In 1983, Wilma Pearl Mankiller, was elected deputy chief of the Cherokee Nation. In 1987, she was the first modern day woman to be elected the Principal Chief of the Cherokee Nation garnering the win with 80% of the votes. Mankiller's time in office lasted over 10 years.
Charlie Soap is known as a quiet but highly effective "Cherokee powerhouse". Soap has focused his efforts on development projects for several low-income Cherokee communities. He also directs a community-based program designed to assist needy children in rural areas. And to this day, he is still helping communities build waterlines. At the time of filming "The Cherokee Word for Water", Soap was simultaneously working on a 30+ mile pipeline.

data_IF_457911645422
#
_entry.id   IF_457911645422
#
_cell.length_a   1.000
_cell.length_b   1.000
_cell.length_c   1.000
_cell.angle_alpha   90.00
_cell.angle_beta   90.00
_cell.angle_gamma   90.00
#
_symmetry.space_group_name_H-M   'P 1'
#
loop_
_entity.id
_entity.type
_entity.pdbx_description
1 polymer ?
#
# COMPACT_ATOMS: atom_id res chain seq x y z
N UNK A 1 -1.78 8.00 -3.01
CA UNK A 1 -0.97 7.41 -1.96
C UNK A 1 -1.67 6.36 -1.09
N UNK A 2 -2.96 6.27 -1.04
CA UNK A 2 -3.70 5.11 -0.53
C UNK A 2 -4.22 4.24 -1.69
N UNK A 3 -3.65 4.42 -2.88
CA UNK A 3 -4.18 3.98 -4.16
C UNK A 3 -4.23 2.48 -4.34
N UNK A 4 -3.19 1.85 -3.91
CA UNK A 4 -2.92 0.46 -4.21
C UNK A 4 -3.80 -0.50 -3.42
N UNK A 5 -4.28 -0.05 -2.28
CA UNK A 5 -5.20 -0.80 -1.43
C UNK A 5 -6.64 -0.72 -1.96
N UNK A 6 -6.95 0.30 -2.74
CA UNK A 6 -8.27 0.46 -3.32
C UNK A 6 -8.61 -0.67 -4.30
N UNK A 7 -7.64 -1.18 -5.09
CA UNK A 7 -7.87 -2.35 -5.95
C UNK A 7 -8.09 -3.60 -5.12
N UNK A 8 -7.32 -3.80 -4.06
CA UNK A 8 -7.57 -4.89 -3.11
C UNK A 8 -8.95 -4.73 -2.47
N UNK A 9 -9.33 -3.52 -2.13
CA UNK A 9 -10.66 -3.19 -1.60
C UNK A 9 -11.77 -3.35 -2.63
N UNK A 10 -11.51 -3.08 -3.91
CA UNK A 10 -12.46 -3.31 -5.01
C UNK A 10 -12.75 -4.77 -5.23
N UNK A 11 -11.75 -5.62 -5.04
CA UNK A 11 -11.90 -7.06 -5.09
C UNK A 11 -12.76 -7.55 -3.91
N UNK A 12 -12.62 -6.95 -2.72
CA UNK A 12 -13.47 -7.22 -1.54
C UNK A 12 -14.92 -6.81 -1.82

The Cherokee Word for Water is one of the first, if not the first, full length feature film production to hire an American Indian casting director to cast both it's American Indian and non-American Indian cast. It was the forethought and obvious thinking of Producer Paul Heller ("Enter the Dragon") who hired American Indian Michelle Shining Elk to cast this film.
2012 marks the 30th Anniversary of the Bell Waterline Project. Spearheaded by Wilma Mankiller and Charlie Soap the waterline project was the tribe's most ambition and lauded experiment to that date in time.
When Charlie Soap recited his personal heroes several years ago, his wife Wilma was at the top of the list, stating "Wilma's a hard worker and she is very sharp, but most of all she is a caring person. It is that quality of Wilma's that has made a real difference for the Cherokees."